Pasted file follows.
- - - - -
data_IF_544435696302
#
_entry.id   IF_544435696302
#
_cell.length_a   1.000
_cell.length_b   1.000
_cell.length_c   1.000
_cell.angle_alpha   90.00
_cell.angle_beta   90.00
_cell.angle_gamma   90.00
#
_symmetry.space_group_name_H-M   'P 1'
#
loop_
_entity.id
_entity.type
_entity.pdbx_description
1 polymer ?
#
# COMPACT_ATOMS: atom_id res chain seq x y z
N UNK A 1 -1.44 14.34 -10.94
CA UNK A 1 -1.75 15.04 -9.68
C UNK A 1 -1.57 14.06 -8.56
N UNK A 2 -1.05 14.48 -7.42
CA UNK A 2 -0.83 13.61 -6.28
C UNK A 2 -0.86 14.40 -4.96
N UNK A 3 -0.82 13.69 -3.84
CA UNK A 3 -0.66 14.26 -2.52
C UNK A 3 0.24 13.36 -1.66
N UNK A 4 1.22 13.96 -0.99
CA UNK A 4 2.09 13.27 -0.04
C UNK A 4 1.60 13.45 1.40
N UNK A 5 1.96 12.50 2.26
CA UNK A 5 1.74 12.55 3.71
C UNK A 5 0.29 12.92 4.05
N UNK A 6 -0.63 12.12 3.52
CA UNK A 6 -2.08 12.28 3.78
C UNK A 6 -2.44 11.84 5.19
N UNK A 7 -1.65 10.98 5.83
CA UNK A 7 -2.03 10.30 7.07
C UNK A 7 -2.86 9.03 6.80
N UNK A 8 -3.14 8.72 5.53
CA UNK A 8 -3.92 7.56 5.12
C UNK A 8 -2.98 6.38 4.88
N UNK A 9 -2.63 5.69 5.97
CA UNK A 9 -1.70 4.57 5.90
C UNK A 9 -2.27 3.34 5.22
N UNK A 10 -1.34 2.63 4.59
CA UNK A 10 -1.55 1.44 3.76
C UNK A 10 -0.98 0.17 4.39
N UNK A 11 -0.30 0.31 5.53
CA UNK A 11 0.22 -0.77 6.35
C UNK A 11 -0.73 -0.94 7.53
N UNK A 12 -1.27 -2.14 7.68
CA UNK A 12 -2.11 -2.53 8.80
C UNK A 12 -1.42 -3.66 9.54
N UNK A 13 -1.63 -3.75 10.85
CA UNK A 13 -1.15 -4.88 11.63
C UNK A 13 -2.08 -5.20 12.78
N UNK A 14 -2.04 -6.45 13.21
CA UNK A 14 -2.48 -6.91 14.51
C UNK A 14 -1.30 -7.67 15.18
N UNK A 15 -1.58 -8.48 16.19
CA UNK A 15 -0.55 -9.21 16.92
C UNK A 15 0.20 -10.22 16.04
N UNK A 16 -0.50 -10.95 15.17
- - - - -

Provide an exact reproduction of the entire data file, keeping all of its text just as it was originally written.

data_IF_544435696302
#
_entry.id   IF_544435696302
#
_cell.length_a   1.000
_cell.length_b   1.000
_cell.length_c   1.000
_cell.angle_alpha   90.00
_cell.angle_beta   90.00
_cell.angle_gamma   90.00
#
_symmetry.space_group_name_H-M   'P 1'
#
loop_
_entity.id
_entity.type
_entity.pdbx_description
1 polymer ?
#
# COMPACT_ATOMS: atom_id res chain seq x y z
N UNK A 1 -1.44 14.34 -10.94
CA UNK A 1 -1.75 15.04 -9.68
C UNK A 1 -1.57 14.06 -8.56
N UNK A 2 -1.05 14.48 -7.42
CA UNK A 2 -0.83 13.61 -6.28
C UNK A 2 -0.86 14.40 -4.96
N UNK A 3 -0.82 13.69 -3.84
CA UNK A 3 -0.66 14.26 -2.52
C UNK A 3 0.24 13.36 -1.66
N UNK A 4 1.22 13.96 -0.99
CA UNK A 4 2.09 13.27 -0.04
C UNK A 4 1.60 13.45 1.40
N UNK A 5 1.96 12.50 2.26
CA UNK A 5 1.74 12.55 3.71
C UNK A 5 0.29 12.92 4.05
N UNK A 6 -0.63 12.12 3.52
CA UNK A 6 -2.08 12.28 3.78
C UNK A 6 -2.44 11.84 5.19
N UNK A 7 -1.65 10.98 5.83
CA UNK A 7 -2.03 10.30 7.07
C UNK A 7 -2.86 9.03 6.80
N UNK A 8 -3.14 8.72 5.53
CA UNK A 8 -3.92 7.56 5.12
C UNK A 8 -2.98 6.38 4.88
N UNK A 9 -2.63 5.69 5.97
CA UNK A 9 -1.70 4.57 5.90
C UNK A 9 -2.27 3.34 5.22
N UNK A 10 -1.34 2.63 4.59
CA UNK A 10 -1.55 1.44 3.76
C UNK A 10 -0.98 0.17 4.39
N UNK A 11 -0.30 0.31 5.53
CA UNK A 11 0.22 -0.77 6.35
C UNK A 11 -0.73 -0.94 7.53
N UNK A 12 -1.27 -2.14 7.68
CA UNK A 12 -2.11 -2.53 8.80
C UNK A 12 -1.42 -3.66 9.54
N UNK A 13 -1.63 -3.75 10.85
CA UNK A 13 -1.15 -4.88 11.63
C UNK A 13 -2.08 -5.20 12.78
N UNK A 14 -2.04 -6.45 13.21
CA UNK A 14 -2.48 -6.91 14.51
C UNK A 14 -1.30 -7.67 15.18
N UNK A 15 -1.58 -8.48 16.19
CA UNK A 15 -0.55 -9.21 16.92
C UNK A 15 0.20 -10.22 16.04
N UNK A 16 -0.50 -10.95 15.17